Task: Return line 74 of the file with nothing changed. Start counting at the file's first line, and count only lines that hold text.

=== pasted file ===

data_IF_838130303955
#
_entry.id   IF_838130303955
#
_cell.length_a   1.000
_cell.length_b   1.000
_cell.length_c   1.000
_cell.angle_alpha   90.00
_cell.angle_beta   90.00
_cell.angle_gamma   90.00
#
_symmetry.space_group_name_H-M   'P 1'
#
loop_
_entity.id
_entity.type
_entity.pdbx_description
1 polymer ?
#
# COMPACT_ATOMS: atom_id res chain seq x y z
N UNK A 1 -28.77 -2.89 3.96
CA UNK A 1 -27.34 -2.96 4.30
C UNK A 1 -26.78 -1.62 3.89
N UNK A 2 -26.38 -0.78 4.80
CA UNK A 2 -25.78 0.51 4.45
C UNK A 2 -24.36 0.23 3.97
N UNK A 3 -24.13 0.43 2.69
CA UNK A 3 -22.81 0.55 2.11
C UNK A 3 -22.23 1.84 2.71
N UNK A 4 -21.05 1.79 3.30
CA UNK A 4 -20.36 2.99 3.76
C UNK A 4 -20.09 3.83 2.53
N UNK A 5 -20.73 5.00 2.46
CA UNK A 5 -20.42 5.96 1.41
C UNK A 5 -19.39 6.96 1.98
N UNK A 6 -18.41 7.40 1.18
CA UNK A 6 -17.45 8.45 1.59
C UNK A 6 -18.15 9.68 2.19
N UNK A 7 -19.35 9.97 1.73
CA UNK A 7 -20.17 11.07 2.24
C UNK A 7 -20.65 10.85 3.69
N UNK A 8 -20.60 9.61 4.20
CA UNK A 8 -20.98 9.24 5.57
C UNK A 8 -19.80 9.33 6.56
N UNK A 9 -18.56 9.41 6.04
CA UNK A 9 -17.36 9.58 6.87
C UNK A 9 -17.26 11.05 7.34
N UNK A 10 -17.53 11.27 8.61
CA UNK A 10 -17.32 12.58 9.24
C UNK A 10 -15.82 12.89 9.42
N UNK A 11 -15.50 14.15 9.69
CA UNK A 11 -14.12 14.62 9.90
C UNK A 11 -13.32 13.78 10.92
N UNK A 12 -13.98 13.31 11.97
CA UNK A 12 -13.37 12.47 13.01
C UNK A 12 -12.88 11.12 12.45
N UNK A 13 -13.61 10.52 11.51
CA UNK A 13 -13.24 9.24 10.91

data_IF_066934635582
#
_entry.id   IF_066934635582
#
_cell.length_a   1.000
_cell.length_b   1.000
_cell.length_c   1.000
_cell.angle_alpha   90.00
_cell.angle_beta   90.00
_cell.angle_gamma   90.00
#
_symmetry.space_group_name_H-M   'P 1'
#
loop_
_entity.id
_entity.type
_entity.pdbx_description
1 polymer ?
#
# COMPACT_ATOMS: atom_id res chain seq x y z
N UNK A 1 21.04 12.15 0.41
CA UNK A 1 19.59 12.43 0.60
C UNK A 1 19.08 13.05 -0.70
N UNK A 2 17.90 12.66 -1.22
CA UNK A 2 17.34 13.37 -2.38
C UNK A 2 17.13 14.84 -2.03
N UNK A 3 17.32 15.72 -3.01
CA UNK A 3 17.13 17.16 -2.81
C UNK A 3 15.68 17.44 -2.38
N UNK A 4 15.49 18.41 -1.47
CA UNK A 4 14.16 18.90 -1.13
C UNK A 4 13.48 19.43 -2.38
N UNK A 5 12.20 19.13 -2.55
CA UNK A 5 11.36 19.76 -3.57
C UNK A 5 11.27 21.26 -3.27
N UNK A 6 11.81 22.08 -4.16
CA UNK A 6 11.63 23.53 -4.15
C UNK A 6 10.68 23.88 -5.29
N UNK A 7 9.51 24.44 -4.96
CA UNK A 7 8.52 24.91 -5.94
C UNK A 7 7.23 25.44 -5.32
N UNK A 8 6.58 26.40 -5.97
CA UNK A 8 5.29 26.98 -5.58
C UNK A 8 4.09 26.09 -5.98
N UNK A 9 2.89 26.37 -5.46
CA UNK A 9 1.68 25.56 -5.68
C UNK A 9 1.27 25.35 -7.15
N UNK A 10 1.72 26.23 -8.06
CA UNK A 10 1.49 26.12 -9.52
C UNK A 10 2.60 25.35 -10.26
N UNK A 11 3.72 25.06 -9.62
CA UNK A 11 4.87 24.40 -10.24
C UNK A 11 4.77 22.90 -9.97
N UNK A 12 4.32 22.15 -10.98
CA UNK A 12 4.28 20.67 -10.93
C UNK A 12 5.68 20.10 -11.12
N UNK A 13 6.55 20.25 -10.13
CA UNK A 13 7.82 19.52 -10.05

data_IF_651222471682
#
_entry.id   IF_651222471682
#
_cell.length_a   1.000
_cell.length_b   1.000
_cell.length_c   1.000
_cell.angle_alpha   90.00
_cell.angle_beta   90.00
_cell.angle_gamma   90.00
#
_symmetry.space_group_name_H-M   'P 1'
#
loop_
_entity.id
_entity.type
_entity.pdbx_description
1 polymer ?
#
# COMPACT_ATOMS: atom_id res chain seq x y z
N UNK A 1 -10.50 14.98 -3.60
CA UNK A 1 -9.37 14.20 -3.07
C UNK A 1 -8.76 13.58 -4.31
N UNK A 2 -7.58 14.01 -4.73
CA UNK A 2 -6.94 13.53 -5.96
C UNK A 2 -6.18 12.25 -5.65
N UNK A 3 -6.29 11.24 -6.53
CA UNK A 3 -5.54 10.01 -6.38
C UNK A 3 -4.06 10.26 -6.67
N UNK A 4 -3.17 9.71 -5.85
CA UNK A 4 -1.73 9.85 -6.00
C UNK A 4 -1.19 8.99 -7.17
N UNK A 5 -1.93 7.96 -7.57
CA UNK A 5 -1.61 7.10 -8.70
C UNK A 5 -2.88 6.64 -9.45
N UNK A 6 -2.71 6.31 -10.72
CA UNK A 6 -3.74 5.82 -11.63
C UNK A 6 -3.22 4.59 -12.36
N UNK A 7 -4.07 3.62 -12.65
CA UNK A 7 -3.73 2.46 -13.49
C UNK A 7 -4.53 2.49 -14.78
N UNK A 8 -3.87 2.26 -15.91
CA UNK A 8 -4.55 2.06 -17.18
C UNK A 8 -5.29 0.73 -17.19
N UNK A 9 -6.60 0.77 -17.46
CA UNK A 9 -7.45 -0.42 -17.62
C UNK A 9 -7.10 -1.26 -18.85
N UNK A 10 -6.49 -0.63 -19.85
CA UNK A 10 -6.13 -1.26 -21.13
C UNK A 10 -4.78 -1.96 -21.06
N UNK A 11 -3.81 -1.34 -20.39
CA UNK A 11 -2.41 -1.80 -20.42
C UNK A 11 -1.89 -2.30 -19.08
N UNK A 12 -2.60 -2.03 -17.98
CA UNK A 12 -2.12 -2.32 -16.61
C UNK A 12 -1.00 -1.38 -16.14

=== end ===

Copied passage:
_entity.type